Diving Into Experiential Marketing

Last week, my colleague Che Correa and I attended the Fox River Ad Club’s Experiential Marketing presentation by Ian Lawrow of Svedvik Collective. Less than a week later, we’ve tested some of his tactics and here is what we’ve found…

What is Experiential Marketing?

Engagement marketing, sometimes called “experiential marketing,” “event marketing”, “on-ground marketing”, “live marketing” or “participation marketing,” is a marketing strategy that directly engages consumers and invites and encourages consumers to participate in the evolution of a brand.

(Definition from Wikipedia)

calendar samples
Calendars produced for our Calendar Girls For ALS project. Learn more about the calendars at SmokyLakeMaple.com
Che and Angela hang their show at The Flying Pig
Angela Schumacher and Che Correa

This past weekend, Che and I had our opening reception at The Flying Pig Gallery and Greenspace in Algoma for a photography series we have been collaborating on since March.

The mission of our photography project, Calendar Girls For ALS, is to raise money for the nonprofit organization, Compassionate Care ALS, in honor of maple syrup producer, Eric Johnson. Though our photography was shot with the initial purpose of simply being sold in a 2016 calendar, I pushed to get our series into a gallery space as well in order to help us spread the word about what we were doing and reach new audiences.

It’s true, getting the art into The Flying Pig Gallery was a huge help in getting the word out about our project. However, after last week’s presentation by Ian Lawrow on experiential marketing, Che and I realized how important it was for us to engage with our audience at our upcoming opening reception. We wanted people to keep talking about our project after they left our show. We needed to take this to the next level.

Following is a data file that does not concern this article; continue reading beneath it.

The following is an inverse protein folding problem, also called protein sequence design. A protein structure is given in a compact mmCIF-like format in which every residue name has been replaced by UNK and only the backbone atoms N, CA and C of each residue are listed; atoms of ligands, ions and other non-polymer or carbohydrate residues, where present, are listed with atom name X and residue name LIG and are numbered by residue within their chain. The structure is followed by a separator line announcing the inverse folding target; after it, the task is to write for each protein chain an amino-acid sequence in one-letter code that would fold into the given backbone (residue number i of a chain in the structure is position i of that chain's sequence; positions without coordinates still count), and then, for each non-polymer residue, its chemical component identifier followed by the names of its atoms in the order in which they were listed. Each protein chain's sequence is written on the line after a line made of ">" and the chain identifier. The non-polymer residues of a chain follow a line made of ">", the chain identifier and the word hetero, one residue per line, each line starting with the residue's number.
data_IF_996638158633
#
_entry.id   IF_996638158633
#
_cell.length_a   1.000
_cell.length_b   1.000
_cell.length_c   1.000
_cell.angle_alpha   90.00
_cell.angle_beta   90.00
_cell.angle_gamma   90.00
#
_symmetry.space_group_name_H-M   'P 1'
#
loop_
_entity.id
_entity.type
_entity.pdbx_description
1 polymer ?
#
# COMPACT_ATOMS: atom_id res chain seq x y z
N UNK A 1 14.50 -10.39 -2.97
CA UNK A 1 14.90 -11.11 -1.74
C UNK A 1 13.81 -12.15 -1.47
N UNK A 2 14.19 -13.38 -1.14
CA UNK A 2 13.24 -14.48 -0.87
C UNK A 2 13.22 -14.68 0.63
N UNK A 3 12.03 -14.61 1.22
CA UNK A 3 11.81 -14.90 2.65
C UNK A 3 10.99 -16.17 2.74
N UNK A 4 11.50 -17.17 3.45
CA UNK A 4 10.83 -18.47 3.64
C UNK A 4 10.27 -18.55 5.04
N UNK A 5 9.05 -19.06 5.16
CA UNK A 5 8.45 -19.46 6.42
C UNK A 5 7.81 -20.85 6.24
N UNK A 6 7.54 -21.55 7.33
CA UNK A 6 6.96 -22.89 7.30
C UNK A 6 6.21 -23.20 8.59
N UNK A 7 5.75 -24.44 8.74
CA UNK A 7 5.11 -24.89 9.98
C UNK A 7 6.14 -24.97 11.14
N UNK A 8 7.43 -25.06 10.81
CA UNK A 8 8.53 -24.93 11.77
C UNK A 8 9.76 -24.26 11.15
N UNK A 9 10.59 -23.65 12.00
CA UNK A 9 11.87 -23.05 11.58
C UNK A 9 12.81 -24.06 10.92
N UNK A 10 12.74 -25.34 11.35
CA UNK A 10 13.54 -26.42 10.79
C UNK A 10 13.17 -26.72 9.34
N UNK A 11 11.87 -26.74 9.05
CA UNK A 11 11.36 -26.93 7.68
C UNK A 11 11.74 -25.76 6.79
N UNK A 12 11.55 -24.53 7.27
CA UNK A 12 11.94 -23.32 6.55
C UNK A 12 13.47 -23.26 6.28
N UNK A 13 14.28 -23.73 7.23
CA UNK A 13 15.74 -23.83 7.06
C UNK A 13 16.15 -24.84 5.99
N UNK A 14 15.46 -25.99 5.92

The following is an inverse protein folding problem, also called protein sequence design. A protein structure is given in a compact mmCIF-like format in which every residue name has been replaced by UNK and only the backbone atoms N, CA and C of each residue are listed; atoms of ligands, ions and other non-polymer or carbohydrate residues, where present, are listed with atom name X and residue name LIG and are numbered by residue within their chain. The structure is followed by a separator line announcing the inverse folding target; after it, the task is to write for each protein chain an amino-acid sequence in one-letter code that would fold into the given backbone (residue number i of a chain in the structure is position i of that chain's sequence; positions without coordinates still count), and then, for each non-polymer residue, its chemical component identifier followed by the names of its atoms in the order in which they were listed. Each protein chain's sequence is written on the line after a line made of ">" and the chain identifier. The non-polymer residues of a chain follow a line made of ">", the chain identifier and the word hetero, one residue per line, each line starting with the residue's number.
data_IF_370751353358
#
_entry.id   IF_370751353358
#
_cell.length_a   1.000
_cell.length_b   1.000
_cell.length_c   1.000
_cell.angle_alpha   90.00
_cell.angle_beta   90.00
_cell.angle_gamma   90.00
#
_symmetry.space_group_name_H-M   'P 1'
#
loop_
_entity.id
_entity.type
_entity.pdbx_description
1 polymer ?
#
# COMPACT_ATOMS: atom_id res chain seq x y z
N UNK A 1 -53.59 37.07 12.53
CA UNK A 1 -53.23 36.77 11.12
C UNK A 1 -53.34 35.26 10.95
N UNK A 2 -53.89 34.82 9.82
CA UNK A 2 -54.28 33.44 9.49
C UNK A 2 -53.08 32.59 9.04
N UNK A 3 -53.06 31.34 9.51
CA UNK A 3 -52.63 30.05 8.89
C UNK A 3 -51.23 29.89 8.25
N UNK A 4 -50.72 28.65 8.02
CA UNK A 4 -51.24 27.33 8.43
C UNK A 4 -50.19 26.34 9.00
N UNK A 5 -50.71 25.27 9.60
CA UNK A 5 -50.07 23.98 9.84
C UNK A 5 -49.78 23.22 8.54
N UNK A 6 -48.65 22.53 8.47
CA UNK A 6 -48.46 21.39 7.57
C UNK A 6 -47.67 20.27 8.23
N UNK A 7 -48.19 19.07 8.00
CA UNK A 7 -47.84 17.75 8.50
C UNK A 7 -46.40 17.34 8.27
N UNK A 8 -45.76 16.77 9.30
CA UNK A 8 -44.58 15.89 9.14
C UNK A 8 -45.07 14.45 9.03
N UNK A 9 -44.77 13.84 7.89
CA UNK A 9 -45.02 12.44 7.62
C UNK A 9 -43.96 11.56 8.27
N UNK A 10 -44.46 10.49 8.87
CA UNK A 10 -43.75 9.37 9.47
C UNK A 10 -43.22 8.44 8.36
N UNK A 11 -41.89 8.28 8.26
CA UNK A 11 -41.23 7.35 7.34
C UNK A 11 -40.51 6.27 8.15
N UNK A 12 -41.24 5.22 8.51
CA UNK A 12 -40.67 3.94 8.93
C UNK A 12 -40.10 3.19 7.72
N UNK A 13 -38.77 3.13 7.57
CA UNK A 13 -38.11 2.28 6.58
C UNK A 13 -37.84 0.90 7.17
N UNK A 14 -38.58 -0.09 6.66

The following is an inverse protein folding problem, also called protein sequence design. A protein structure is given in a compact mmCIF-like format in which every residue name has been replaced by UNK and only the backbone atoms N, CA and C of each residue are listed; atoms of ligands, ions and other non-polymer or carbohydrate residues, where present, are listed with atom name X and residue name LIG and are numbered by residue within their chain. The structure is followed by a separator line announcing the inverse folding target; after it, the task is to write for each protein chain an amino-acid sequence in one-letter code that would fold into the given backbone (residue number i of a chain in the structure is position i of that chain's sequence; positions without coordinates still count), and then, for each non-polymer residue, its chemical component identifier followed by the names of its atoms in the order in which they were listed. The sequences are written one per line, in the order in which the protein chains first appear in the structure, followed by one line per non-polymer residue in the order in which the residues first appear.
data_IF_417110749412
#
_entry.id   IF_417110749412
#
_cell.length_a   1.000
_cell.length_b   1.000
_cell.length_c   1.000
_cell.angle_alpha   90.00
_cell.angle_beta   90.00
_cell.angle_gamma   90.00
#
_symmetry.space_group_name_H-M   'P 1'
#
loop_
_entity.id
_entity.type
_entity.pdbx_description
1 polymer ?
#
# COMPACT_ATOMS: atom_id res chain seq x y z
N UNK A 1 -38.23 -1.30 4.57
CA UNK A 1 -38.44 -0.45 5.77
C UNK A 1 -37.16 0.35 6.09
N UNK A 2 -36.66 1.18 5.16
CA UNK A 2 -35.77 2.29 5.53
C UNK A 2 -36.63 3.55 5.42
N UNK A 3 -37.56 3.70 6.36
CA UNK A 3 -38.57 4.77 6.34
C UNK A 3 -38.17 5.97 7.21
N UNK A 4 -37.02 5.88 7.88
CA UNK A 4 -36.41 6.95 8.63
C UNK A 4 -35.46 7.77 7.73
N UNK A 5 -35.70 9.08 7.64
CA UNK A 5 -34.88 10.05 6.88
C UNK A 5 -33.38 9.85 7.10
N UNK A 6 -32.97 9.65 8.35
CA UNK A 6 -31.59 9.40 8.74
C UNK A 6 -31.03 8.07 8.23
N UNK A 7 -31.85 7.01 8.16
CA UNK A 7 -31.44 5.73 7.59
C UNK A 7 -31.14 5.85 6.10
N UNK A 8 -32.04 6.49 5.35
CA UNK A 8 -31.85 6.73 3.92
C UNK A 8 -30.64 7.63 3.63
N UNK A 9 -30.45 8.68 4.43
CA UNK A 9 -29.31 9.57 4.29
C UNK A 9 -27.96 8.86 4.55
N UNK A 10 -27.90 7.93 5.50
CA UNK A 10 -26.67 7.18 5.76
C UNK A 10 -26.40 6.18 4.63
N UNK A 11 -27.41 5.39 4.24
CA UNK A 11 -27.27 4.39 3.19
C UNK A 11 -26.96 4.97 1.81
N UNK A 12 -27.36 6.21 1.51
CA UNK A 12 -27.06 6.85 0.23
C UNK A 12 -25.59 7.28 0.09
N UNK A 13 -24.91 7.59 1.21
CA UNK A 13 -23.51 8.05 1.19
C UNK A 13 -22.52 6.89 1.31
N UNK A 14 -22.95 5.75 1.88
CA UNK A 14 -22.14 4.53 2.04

But with only two days of lead time and zero budget, how were we going to pull together any meaningful experiential marketing plan? Ian had said experiential marketing was the most expensive form of advertising. He also mentioned that it typically required a lot of planning and lead time. Was experiential marketing a bad fit for our fundraiser?

experiential marketing
Examples of the free photo take aways we created during our gallery reception.

Our solution: Everyone who attended our art show had the opportunity to star in their very own Calendar Girls for ALS photo (fully clothed but appearing in an maple-themed scene). Photos were tagged with our project’s branding and printed immediately so that people could have something tangible to take home. They loved it.

From 11am to 2pm on Sunday, a steady flow of people came through our gallery reception. The photo booth that we had set up made us more approachable and made it much easier to start a dialog. I mean let’s face it, it’s not always easy striking up a conversation with a stranger about nude photography, right? (Side note: My parents attended the event and I think I saw my dad blushing. Ha ha.) Our photo booth gave us a nice, comfortable platform which allowed us to talk with folks about our mission and the importance of our cause. We were happy to also talk with people about the art itself, but at least having the photo booth gave the more timid or conservative souls an alternative direction for conversation. In addition, Che was able to demonstrate her photography skills LIVE which was great exposure for her growing photography business.

Of course, people loved being able to take home something FREE from the event. And since every photo had the name of our project on it, we know our project will remain a talking point long after the reception has ended. Through sales of our Calendar Girls For ALS calendar during the reception, we raised over $550 for our charity in just a few short hours and sales on our website saw a nice spike that day too.

We were lucky enough to have all our photo paper, ink and the high quality portable printer donated to us by a very generous friend of the gallery. Che brought all her own lighting, camera and tethering equipment. All of the props for scenery came from my own shop with the exception of a few items that I was able to borrow from friends. In all, our experiential marketing efforts didn’t cost us a single cent. Just a little last minute determination… And it was totally worth it. Success!

How about you? How are you putting the information from Ian Lawrow’s presentation to good use? We’d love to hear your thoughts and ideas.

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